structures (homes, public buildings) that simultaneously beg the question of disintegration (how far can something fall apart before it ceases being that thing?) and which enunciate socio-elemental legacies of the middle east: the architecture of mehrdad iravanian conjugates the folkloric and the hypermodern to form a transtemporal cybernetics of design.
boal was the founder of the theater of the oppressed, named in honor of paulo freire's pedagogy of the oppressed. boal's improvisatory approach considered the soapoperaesque 'tragi-dramas' of most contemporary theater to be a diffuse, unwitting tool of state control.
amacher, a sound artist who studied with cage and stockhausen, and who currently teaches at bard, has no (or negligible) interest in recordings. her work, which is primarily concerned with psycoacoustics, is too immersive for compact disc and is highly site specific (i.e. the teotihuacan pyramids.) live, her music is a an exercise in perception, confusion, euphoric rush, and deterritorialization.
this interview from '99 goes into amacher's interest in architecture, science-fiction (ballard & eshun!) and turning places into sound:
as mentioned in the blog below, the dominance of the french new wave and so-called american independent film in cinematic discourse is long overdue for a dispersion; what i'd like to suggest is a working list of independently-minded films and filmmakers which offer other perspectives on the form, be they postcolonial, emerging out of nonalignment movements, feminist, etc. these films recognize that micropolitical intervention finds struggle and problematics at the very level of form. think of this not as an anti-cannon, but simply a countercartography.
handsworth songs, who needs a heard, seven songs for malcom x, the black audio film collective
2046, wong-kar wai
79 springtimes, santiago alvarez
the apu trilogy, satyajit ray
bad lieutenant, abel ferrara
bad timing, nick roeg
battle of algiers, gillo pontecarvo
blade runner, ridley scott
close-up, a taste of cherry, abbas kiarostami
the cloud capped star, ritwik ghatak
elephant, alan clark
ganja & hess, bill gunn
the gleaners & i, agnes varda
heat, michael mann
hour of the furnaces, octavio getino & fernando e. solanas
The highly combustible (roughly) two-year period in Brazilian history in which the Tropicalia movement swept through music rightly receives much press (see Caetano Veloso's Tropical Truth for what could be as close as a definitive document for such a highly deterritorialized moment): a total liquidation of high and low culture constructs, prefiguring eclectic digitalia thirty years early.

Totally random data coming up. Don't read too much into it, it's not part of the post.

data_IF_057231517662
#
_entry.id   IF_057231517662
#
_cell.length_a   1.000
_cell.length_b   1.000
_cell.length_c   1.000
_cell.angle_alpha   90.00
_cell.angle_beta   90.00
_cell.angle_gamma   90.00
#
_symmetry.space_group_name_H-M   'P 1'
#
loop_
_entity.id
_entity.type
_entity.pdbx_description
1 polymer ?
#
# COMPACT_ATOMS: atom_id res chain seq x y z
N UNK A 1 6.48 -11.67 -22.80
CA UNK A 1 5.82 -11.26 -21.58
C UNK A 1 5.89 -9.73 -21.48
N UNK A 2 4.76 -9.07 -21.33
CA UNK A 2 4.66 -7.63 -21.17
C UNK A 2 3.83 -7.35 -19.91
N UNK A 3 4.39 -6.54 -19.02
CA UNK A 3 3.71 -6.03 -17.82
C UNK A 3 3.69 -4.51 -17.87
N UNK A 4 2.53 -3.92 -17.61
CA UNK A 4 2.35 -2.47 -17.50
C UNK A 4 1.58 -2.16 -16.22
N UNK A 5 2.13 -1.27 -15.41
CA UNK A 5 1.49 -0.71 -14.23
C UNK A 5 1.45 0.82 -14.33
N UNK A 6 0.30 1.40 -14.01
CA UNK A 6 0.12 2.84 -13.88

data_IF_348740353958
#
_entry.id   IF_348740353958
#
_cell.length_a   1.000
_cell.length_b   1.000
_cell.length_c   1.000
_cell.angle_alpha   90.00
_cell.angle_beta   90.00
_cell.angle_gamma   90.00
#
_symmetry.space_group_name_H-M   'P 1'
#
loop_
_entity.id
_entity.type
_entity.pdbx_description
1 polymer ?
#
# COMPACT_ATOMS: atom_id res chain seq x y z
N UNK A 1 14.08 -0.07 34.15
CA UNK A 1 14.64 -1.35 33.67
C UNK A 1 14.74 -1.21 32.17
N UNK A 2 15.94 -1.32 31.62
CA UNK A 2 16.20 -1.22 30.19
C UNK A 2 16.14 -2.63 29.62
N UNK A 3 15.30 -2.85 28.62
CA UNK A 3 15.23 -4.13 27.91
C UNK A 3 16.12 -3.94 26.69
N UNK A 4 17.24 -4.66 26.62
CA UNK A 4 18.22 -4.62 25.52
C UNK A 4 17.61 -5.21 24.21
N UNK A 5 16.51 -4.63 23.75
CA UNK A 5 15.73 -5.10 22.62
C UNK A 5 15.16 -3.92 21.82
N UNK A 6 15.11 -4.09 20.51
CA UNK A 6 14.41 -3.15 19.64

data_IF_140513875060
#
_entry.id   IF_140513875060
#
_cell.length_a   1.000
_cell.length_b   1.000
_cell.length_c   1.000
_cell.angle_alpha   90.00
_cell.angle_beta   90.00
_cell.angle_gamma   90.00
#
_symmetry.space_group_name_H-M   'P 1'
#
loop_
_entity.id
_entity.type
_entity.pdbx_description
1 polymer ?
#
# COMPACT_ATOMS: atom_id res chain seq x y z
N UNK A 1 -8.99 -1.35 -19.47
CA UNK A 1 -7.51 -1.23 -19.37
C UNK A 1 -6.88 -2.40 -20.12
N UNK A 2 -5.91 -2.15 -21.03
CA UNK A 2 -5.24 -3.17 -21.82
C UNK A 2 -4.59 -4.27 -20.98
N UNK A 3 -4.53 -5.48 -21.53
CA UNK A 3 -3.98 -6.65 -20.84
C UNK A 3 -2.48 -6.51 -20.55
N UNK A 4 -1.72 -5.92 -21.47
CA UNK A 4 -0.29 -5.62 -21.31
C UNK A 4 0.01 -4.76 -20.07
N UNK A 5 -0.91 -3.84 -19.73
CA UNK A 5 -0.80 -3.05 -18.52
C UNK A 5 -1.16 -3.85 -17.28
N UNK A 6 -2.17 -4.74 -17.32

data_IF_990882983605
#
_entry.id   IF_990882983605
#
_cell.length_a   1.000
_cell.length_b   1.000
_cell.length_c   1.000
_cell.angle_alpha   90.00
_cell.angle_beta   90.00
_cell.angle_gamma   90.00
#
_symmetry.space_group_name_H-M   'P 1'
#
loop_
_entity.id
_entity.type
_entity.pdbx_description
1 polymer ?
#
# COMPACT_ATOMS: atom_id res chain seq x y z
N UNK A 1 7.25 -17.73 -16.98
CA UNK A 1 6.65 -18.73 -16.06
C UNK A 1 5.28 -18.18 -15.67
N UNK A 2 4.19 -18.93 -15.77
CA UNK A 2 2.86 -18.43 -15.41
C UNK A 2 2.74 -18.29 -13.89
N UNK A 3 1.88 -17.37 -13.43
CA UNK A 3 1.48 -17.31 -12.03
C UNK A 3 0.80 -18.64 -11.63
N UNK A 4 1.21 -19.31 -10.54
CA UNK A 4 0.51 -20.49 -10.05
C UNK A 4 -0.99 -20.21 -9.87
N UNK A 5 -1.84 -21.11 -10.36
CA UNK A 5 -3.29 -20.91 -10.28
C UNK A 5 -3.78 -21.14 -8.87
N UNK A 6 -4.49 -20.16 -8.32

However, the period immediately following ('70-'75, let's say) was at least as musically rich, if not as conspicuous in its deconstructionist fervor. While Laurel Canyon was a few thousand miles away, the Brazil70 aesthetic was not entirely removed from the same post-trip mellowness, if not somewhat less insular and markedly more comptent compositionally.
Here, in time for summer, and in no particular order are nine crucial post-tropicalia Brazilian records.
Novos Baianos-Acabou Chorare: Communal-folk stylings, some subtle, downcast-cosmic samba cannibalism, one or two sudden acid guitar solos to keep things from getting too soporific.
Gal Costa- India: Even split between early bossa Costa and a sort of pan-global, extended groove style marked by some tangoesque accordian work.
Milton Nascimento- Clube de Esquina: Collaborative record with Lo Borges, 'spiritual' in the best way, shimmering arrangements, an overall sophisticated-rural vibe.
Edu Lobo- Missa Breve: Langorous, lapsed-Catholic, slowed-down MPB. Most of Lobo's LP's from the 70's are keepers.
Arthur Verocai- s/t: The Brazilian David Axelrod? Huge breakbeats, angular string arrangements, swaths of delay feedback, gorgeous melodies. This has been sampled to death so crate-diggers keep moving, probably.
Jorge Ben- Africa Brasil: Ben, among other things, really enunciated the influence of West African rythm in Brazilian musics, as well as on this disc progenating a few strands of proto-disco DNA. Trivia: the track 'Taj Mahal' was pilfered in its entirety for Rod Stewart's "If You Think I'm Sexy."
Caetano Veloso- Joia: Whispy, fey, gossamer strands of voice, mbira, hand-percussion and a Beatles cover (Help) make this one of the least insufferable "domestic solo" LP's.
Caetano Veloso- Araza Azul: The influence (and excellence) of this record cannot be overstated: a post-acid musique concrete aprroach to the last half century of Brazilian song: microtonal singing, loops of fragments of songs, field recordings, and some quite subtle choices in pitch, panning, and mic placement. Playful, experimental, and surprisingly listenable, even to the uninitiated.
Nelson Angelo e Joyce- s/t: Angelo and Joyce were newlyweds when they recorded this LP, and it shows in the best way:dimly-lit, closely-harmonized guitars and voices, almost reverse-psychedelia (expansively intimate, cosmos within.)